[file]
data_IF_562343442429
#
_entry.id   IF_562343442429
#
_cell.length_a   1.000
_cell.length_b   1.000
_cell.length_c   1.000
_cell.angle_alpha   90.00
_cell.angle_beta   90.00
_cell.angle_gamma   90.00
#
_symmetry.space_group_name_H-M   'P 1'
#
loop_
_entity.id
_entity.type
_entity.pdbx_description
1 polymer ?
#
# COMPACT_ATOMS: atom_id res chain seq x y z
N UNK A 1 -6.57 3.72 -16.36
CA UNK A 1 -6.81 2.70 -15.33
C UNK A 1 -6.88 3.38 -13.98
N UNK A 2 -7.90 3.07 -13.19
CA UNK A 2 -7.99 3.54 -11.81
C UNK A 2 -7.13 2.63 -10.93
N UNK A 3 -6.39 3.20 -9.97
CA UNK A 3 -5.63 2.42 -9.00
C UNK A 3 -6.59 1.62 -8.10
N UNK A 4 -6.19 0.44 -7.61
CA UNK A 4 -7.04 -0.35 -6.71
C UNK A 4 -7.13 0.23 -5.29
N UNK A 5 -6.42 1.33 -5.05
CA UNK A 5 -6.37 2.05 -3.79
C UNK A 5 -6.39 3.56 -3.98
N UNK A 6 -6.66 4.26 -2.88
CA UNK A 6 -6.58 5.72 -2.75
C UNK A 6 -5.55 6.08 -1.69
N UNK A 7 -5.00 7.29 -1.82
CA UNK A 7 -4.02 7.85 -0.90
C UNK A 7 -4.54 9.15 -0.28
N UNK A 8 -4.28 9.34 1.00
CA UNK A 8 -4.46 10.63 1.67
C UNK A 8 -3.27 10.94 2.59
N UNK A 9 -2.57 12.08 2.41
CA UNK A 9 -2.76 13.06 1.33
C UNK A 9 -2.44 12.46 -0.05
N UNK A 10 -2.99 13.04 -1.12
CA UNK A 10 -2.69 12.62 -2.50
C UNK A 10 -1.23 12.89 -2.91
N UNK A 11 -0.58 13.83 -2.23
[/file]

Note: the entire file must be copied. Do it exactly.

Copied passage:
data_IF_562343442429
#
_entry.id   IF_562343442429
#
_cell.length_a   1.000
_cell.length_b   1.000
_cell.length_c   1.000
_cell.angle_alpha   90.00
_cell.angle_beta   90.00
_cell.angle_gamma   90.00
#
_symmetry.space_group_name_H-M   'P 1'
#
loop_
_entity.id
_entity.type
_entity.pdbx_description
1 polymer ?
#
# COMPACT_ATOMS: atom_id res chain seq x y z
N UNK A 1 -6.57 3.72 -16.36
CA UNK A 1 -6.81 2.70 -15.33
C UNK A 1 -6.88 3.38 -13.98
N UNK A 2 -7.90 3.07 -13.19
CA UNK A 2 -7.99 3.54 -11.81
C UNK A 2 -7.13 2.63 -10.93
N UNK A 3 -6.39 3.20 -9.97
CA UNK A 3 -5.63 2.42 -9.00
C UNK A 3 -6.59 1.62 -8.10
N UNK A 4 -6.19 0.44 -7.61
CA UNK A 4 -7.04 -0.35 -6.71
C UNK A 4 -7.13 0.23 -5.29
N UNK A 5 -6.42 1.33 -5.05
CA UNK A 5 -6.37 2.05 -3.79
C UNK A 5 -6.39 3.56 -3.98
N UNK A 6 -6.66 4.26 -2.88
CA UNK A 6 -6.58 5.72 -2.75
C UNK A 6 -5.55 6.08 -1.69
N UNK A 7 -5.00 7.29 -1.82
CA UNK A 7 -4.02 7.85 -0.90
C UNK A 7 -4.54 9.15 -0.28
N UNK A 8 -4.28 9.34 1.00
CA UNK A 8 -4.46 10.63 1.67
C UNK A 8 -3.27 10.94 2.59
N UNK A 9 -2.57 12.08 2.41
CA UNK A 9 -2.76 13.06 1.33
C UNK A 9 -2.44 12.46 -0.05
N UNK A 10 -2.99 13.04 -1.12
CA UNK A 10 -2.69 12.62 -2.50
C UNK A 10 -1.23 12.89 -2.91
N UNK A 11 -0.58 13.83 -2.23